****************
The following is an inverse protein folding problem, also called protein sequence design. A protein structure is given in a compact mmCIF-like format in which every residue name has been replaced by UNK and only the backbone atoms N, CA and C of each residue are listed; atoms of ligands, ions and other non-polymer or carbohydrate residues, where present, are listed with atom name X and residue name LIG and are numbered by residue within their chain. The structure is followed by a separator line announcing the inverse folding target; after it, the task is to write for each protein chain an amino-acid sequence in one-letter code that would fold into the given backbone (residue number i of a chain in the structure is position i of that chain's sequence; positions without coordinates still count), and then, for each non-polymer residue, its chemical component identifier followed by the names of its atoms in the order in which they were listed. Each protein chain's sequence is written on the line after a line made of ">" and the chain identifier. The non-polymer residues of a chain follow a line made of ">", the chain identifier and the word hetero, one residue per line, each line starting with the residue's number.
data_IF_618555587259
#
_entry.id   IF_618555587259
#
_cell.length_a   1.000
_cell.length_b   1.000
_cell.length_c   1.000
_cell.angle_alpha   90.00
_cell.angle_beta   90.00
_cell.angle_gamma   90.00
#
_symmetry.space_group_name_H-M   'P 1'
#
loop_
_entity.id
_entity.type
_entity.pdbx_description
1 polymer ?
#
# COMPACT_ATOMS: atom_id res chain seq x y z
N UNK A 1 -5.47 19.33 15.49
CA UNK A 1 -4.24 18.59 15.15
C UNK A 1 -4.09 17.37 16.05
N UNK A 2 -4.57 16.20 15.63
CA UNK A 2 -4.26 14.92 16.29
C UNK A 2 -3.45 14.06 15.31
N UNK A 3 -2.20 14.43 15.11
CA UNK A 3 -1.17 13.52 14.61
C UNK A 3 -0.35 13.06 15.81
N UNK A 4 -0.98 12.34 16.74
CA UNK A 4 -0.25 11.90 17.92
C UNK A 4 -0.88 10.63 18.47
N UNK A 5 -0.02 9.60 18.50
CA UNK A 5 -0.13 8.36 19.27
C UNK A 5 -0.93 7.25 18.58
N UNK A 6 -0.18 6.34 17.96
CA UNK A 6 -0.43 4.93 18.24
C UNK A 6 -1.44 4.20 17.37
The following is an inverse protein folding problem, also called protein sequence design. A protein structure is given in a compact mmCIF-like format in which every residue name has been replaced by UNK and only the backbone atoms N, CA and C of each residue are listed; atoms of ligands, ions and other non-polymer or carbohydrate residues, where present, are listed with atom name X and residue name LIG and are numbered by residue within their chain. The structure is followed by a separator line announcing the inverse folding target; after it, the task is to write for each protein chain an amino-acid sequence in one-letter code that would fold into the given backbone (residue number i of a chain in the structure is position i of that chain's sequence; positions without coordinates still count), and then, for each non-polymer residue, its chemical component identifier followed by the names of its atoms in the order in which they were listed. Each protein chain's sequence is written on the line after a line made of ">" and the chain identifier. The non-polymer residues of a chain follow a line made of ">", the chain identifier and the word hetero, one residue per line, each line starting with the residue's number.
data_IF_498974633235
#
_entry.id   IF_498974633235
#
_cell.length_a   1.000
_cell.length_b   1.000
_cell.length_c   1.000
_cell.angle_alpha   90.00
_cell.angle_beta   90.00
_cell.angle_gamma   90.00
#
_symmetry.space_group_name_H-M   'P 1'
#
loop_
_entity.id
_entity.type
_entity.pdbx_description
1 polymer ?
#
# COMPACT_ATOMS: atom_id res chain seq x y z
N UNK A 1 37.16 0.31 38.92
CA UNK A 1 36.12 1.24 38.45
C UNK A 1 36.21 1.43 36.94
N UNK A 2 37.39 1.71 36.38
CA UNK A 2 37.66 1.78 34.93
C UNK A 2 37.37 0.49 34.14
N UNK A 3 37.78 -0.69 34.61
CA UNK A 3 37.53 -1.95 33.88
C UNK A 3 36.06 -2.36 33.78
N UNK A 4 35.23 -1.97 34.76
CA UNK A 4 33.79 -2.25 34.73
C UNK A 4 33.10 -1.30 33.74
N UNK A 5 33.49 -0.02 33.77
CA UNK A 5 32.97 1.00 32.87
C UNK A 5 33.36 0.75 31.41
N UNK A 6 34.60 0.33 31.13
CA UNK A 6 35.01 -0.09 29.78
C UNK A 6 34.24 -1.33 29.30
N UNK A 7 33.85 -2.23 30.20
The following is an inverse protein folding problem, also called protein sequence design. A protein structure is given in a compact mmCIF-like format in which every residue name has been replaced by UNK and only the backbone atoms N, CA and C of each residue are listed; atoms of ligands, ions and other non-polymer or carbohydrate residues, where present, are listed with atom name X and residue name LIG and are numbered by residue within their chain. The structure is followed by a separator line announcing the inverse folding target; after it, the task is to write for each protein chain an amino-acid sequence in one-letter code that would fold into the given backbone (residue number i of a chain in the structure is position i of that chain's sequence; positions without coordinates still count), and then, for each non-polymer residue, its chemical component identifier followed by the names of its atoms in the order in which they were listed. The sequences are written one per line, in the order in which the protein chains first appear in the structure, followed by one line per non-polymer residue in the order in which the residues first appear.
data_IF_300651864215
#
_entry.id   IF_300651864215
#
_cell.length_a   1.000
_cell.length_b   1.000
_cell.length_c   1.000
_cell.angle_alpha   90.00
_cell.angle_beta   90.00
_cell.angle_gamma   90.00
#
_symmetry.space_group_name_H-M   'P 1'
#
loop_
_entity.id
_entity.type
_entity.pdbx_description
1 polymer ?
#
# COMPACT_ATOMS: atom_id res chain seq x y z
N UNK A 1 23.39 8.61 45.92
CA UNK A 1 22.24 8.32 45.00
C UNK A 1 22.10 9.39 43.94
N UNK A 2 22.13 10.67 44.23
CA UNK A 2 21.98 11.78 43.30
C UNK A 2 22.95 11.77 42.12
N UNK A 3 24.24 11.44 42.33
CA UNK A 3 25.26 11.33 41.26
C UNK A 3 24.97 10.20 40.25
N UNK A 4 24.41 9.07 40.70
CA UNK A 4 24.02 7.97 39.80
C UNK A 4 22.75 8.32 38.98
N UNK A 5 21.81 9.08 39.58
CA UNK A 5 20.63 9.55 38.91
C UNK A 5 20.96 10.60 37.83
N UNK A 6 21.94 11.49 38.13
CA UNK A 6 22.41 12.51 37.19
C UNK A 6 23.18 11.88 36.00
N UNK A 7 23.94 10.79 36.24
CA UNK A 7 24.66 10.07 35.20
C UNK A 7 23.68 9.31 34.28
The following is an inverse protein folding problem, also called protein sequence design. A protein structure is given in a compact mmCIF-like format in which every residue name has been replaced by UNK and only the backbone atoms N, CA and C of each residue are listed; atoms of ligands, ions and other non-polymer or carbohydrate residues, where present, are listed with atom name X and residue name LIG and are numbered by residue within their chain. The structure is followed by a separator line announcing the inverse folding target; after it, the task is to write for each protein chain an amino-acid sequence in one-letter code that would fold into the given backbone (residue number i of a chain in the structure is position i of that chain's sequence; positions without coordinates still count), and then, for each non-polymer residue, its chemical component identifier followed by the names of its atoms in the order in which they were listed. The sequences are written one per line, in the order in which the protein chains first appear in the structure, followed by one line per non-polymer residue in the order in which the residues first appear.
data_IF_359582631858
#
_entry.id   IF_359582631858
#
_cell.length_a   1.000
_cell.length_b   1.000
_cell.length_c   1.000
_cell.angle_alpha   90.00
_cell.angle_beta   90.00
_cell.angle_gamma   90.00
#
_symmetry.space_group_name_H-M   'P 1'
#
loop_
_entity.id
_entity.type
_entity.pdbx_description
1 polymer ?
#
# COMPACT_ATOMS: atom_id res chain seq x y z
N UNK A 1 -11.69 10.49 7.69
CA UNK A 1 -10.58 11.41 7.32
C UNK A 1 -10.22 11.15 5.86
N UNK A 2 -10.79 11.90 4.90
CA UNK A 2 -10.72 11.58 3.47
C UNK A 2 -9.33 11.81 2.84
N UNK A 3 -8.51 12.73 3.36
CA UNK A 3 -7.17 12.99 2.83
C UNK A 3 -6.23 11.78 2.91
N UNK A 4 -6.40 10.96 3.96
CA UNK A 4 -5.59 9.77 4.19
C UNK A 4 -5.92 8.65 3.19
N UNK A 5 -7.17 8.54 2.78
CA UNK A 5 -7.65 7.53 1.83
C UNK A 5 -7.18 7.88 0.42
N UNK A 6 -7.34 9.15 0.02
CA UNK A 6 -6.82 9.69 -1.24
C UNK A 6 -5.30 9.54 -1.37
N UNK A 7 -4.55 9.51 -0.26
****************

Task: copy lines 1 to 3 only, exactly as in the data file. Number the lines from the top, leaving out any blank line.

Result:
The following is an inverse protein folding problem, also called protein sequence design. A protein structure is given in a compact mmCIF-like format in which every residue name has been replaced by UNK and only the backbone atoms N, CA and C of each residue are listed; atoms of ligands, ions and other non-polymer or carbohydrate residues, where present, are listed with atom name X and residue name LIG and are numbered by residue within their chain. The structure is followed by a separator line announcing the inverse folding target; after it, the task is to write for each protein chain an amino-acid sequence in one-letter code that would fold into the given backbone (residue number i of a chain in the structure is position i of that chain's sequence; positions without coordinates still count), and then, for each non-polymer residue, its chemical component identifier followed by the names of its atoms in the order in which they were listed. Each protein chain's sequence is written on the line after a line made of ">" and the chain identifier. The non-polymer residues of a chain follow a line made of ">", the chain identifier and the word hetero, one residue per line, each line starting with the residue's number.
data_IF_618555587259
#